The New Scramble for Ethiopia. BY STEPHANIE JAY
June 2, 2019| Arlaadi Online
Ethiopia’s prime minister is making headlines as a Trudeau-like liberal reformer. But behind his progressive sheen, his economic policies are set to accelerate inequality and poverty.
Ethiopia’s Prime Minister Abiy Ahmed (L) shakes hands with Chinese president Xi Jinping before their meeting at the Great Hall of the People in Beijing, China, April 24, 2019. Parker Song / Kyodo News – Pool / Getty
What happens in Davos, stays in Davos — at least for the majority of the Ethiopian public, who takes little interest in the exclusive annual gathering of the global financial elite. This year, however, the speech by Ethiopia’s new prime minister, Abiy Ahmed, at the 2019 World Economic Forum was shared widely on social media. Its spread highlighted the pop-star-like status that the country’s new, charismatic leader enjoys among Ethiopians, especially the country’s youth.
The forty-four-year-old prime minister addressed the World Economic Forum’s jet-setting global rich in their own language: literally, in English, but also in their neoliberal language of removing red tape for business, the power of the private sector, open markets, and integration (including Ethiopia’s commitment to joining the World Trade Organization).
Ahmed’s speech epitomized the usual pitch for global capital to come to cash-strapped developing countries (high returns! tax holidays!). But it also provided important insights on where the country may be headed, following its change of leadership in 2018 after years of protests.
The liberal establishment’s story of last year’s change in Ethiopia is a familiar one, told and retold countless times across the globe since the end of the Cold War. In 2018, this story goes, after decades of authoritarianism and a closed state-led economy, a new, enlightened leader finally arose to usher in a period of liberalization and the free market. Soon after, the World Bank approved US$ 1.2 billion in grants and loans in return for the standard package “towards supporting reforms in the financial sector including improving the investment climate.”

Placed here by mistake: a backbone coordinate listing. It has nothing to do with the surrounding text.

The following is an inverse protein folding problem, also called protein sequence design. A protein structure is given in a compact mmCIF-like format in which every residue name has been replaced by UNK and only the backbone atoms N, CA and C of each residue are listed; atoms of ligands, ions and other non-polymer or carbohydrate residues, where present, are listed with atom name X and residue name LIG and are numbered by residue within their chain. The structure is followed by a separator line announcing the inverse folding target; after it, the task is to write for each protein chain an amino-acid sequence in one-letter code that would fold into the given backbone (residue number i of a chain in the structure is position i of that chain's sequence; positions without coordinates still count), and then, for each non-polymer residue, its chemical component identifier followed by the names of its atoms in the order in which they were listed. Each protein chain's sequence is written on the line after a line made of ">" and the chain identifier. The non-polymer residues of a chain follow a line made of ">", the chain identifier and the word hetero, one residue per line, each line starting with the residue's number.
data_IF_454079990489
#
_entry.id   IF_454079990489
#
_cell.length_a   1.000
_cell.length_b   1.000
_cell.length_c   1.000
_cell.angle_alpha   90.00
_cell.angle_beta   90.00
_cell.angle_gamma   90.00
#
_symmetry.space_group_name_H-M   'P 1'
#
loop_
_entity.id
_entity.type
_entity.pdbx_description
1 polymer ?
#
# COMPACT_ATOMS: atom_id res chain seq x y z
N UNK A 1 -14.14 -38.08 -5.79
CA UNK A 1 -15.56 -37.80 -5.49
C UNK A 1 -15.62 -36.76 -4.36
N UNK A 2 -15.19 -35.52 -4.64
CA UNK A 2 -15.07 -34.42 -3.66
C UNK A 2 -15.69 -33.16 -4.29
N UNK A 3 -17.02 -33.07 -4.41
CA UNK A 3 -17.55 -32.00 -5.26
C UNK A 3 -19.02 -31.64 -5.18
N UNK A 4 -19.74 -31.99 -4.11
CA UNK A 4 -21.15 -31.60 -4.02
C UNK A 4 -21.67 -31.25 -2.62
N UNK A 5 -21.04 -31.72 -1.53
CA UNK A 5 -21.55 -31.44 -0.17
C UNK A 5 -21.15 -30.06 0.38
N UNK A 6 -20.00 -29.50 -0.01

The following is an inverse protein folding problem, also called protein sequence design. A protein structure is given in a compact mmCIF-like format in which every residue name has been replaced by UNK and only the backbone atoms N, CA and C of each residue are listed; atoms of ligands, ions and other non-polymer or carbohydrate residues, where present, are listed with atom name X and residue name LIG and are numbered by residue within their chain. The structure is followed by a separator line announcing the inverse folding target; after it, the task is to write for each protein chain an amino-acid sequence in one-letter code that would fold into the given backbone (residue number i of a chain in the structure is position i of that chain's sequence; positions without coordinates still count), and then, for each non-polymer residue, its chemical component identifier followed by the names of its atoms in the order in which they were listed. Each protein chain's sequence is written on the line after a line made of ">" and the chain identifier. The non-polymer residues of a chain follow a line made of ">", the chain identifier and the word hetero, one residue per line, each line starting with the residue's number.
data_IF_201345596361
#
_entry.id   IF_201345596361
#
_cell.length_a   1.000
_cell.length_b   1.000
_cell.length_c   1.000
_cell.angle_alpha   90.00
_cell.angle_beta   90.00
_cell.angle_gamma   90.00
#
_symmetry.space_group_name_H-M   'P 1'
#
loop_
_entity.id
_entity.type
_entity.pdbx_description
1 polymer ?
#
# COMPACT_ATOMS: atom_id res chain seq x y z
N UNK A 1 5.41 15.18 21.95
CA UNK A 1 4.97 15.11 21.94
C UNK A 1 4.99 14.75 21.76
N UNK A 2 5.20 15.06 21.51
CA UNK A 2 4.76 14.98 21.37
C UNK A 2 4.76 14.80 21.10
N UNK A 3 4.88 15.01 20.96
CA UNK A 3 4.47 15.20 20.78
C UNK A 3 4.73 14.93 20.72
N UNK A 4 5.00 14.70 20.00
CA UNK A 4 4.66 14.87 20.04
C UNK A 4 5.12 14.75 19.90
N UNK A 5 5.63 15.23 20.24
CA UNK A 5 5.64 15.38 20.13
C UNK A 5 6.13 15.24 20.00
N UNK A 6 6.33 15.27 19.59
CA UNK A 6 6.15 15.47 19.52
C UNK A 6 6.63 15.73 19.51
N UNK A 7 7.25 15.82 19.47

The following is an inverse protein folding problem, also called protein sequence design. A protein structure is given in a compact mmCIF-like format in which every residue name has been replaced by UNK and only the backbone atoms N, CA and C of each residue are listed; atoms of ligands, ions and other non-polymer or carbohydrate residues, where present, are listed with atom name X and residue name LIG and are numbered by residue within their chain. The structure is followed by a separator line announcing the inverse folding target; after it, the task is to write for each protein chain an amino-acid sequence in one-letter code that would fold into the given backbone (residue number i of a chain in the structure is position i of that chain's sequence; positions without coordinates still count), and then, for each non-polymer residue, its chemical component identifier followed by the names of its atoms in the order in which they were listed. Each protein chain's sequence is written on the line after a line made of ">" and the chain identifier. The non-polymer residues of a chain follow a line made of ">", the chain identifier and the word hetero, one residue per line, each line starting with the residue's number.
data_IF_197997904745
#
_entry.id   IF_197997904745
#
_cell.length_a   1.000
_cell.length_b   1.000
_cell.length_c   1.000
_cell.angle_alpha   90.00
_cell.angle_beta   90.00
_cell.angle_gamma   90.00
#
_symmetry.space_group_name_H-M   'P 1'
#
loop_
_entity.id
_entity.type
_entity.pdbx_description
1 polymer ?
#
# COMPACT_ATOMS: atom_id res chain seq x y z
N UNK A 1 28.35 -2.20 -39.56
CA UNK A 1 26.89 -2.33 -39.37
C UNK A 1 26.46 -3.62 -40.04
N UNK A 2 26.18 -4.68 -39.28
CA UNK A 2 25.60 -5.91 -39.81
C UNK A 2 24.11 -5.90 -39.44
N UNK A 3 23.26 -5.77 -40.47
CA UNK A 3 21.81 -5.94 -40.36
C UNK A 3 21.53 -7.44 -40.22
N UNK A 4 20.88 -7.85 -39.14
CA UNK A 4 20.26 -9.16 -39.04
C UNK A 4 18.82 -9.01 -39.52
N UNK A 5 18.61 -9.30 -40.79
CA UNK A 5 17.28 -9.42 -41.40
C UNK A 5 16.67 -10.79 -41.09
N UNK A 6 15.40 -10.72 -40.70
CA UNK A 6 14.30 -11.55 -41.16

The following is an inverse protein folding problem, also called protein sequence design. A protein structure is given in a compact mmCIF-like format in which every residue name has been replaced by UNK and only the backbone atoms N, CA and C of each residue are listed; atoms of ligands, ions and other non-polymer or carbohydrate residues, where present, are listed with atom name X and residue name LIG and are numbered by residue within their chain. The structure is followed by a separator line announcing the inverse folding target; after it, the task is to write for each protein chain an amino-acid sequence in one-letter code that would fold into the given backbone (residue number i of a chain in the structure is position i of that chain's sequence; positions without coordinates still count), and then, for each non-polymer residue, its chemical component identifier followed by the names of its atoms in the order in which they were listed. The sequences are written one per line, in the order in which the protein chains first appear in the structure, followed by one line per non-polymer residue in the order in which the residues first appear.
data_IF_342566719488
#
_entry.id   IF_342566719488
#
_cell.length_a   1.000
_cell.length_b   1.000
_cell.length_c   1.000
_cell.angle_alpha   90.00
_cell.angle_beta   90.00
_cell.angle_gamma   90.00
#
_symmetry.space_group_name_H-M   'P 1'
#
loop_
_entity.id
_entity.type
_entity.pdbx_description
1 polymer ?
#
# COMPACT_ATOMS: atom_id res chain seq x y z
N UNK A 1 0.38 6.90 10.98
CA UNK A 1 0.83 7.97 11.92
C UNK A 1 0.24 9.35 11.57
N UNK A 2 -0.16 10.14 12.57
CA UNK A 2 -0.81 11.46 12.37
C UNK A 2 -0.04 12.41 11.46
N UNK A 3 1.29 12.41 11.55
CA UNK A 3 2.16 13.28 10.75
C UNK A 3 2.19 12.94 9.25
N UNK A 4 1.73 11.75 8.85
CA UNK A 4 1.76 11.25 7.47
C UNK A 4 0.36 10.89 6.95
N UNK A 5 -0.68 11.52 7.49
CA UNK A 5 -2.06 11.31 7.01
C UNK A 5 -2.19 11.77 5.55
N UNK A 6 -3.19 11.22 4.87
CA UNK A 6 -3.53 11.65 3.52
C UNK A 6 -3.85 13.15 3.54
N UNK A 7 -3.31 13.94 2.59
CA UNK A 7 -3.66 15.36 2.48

The new government already embarked on a partial privatization of key state-owned enterprises, as well as a hasty overhaul of the country’s regulatory framework in the hope of securing foreign capital for development. US trade delegations are ready to pounce on the lucrative state-owned Ethiopian Airlines, which will sell 45 percent of its stake to foreign investors.
Recently, the German development minister complained that Germany could not just sit back and watch the US and China making billion-dollar investments in Africa: Germany should be involved too. Earlier this year, the German president and key German industrialists visited Addis to signa memorandum of understanding between the Volkswagen Group and the Ethiopian Investment Commission to set up an automotive industry in Ethiopia. Nine months into Abiy’s new leadership, the new scramble for Ethiopia has already taken off.
Neoliberalism Versus the Developmental State
In order to make sense of the transformation underway in one of Africa’s fastest-growing economies, it’s important to understand Abiy’s political project, its social base, and how it operates within the ruling Ethiopian People’s Revolutionary Democratic Front (EPRDF).
It’s ironic that the new prime minister’s 2019 World Economic Forum address was received with so much approval from global financial elites. Only seven years ago, Ethiopia’s former prime minister Meles Zenawi hosted the 2012 World Economic Forum on Africa in Ethiopia’s capital Addis Ababa. There, he shocked the international financial elite by telling them that neoliberalism was a failed project.
Meles, who ruled as prime minister from 1995 until his death in August 2012, advocated instead his version of the “developmental state.” In this scheme, the state is in the driver’s seat of development, with ownership over key sectors and a tightly regulated private sector that serves to advance the overall national development agenda. Read more at The New Scramble for Ethiopia
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